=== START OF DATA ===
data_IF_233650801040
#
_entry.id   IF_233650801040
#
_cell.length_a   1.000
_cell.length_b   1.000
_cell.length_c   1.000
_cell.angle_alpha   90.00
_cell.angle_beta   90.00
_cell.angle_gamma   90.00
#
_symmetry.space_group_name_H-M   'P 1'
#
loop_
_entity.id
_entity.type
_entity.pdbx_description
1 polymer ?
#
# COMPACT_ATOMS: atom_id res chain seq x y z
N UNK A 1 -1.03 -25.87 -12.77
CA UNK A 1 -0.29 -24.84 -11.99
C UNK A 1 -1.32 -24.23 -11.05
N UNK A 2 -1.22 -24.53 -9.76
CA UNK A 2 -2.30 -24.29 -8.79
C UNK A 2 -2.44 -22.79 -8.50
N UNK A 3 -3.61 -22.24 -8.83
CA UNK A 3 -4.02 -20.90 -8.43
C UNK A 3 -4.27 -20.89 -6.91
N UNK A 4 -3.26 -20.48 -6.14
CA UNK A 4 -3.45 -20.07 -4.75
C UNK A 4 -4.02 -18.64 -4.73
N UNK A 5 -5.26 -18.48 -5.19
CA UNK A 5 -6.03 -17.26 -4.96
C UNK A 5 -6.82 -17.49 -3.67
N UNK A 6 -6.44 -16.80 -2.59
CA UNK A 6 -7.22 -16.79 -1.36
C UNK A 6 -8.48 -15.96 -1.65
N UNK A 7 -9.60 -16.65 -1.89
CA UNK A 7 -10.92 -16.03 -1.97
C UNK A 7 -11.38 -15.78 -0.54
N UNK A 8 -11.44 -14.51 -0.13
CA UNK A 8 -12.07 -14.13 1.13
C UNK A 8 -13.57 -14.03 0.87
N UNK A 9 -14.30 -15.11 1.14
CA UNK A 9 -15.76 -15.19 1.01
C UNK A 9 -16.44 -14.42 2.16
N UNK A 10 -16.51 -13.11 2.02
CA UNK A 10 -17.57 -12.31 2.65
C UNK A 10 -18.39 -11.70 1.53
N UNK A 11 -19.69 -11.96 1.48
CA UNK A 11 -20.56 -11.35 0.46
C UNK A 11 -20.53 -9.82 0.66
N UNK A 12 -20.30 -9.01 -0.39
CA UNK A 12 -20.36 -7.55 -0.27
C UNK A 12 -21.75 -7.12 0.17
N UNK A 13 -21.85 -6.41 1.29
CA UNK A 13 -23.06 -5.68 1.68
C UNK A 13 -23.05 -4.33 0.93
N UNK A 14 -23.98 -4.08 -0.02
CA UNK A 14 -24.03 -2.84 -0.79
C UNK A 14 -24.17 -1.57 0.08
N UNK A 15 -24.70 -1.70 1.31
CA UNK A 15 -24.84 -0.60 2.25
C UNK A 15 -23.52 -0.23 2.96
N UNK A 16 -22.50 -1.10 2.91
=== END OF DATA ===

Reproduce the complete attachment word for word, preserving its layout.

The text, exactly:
data_IF_233650801040
#
_entry.id   IF_233650801040
#
_cell.length_a   1.000
_cell.length_b   1.000
_cell.length_c   1.000
_cell.angle_alpha   90.00
_cell.angle_beta   90.00
_cell.angle_gamma   90.00
#
_symmetry.space_group_name_H-M   'P 1'
#
loop_
_entity.id
_entity.type
_entity.pdbx_description
1 polymer ?
#
# COMPACT_ATOMS: atom_id res chain seq x y z
N UNK A 1 -1.03 -25.87 -12.77
CA UNK A 1 -0.29 -24.84 -11.99
C UNK A 1 -1.32 -24.23 -11.05
N UNK A 2 -1.22 -24.53 -9.76
CA UNK A 2 -2.30 -24.29 -8.79
C UNK A 2 -2.44 -22.79 -8.50
N UNK A 3 -3.61 -22.24 -8.83
CA UNK A 3 -4.02 -20.90 -8.43
C UNK A 3 -4.27 -20.89 -6.91
N UNK A 4 -3.26 -20.48 -6.14
CA UNK A 4 -3.45 -20.07 -4.75
C UNK A 4 -4.02 -18.64 -4.73
N UNK A 5 -5.26 -18.48 -5.19
CA UNK A 5 -6.03 -17.26 -4.96
C UNK A 5 -6.82 -17.49 -3.67
N UNK A 6 -6.44 -16.80 -2.59
CA UNK A 6 -7.22 -16.79 -1.36
C UNK A 6 -8.48 -15.96 -1.65
N UNK A 7 -9.60 -16.65 -1.89
CA UNK A 7 -10.92 -16.03 -1.97
C UNK A 7 -11.38 -15.78 -0.54
N UNK A 8 -11.44 -14.51 -0.13
CA UNK A 8 -12.07 -14.13 1.13
C UNK A 8 -13.57 -14.03 0.87
N UNK A 9 -14.30 -15.11 1.14
CA UNK A 9 -15.76 -15.19 1.01
C UNK A 9 -16.44 -14.42 2.16
N UNK A 10 -16.51 -13.11 2.02
CA UNK A 10 -17.57 -12.31 2.65
C UNK A 10 -18.39 -11.70 1.53
N UNK A 11 -19.69 -11.96 1.48
CA UNK A 11 -20.56 -11.35 0.46
C UNK A 11 -20.53 -9.82 0.66
N UNK A 12 -20.30 -9.01 -0.39
CA UNK A 12 -20.36 -7.55 -0.27
C UNK A 12 -21.75 -7.12 0.17
N UNK A 13 -21.85 -6.41 1.29
CA UNK A 13 -23.06 -5.68 1.68
C UNK A 13 -23.05 -4.33 0.93
N UNK A 14 -23.98 -4.08 -0.02
CA UNK A 14 -24.03 -2.84 -0.79
C UNK A 14 -24.17 -1.57 0.08
N UNK A 15 -24.70 -1.70 1.31
CA UNK A 15 -24.84 -0.60 2.25
C UNK A 15 -23.52 -0.23 2.96
N UNK A 16 -22.50 -1.10 2.91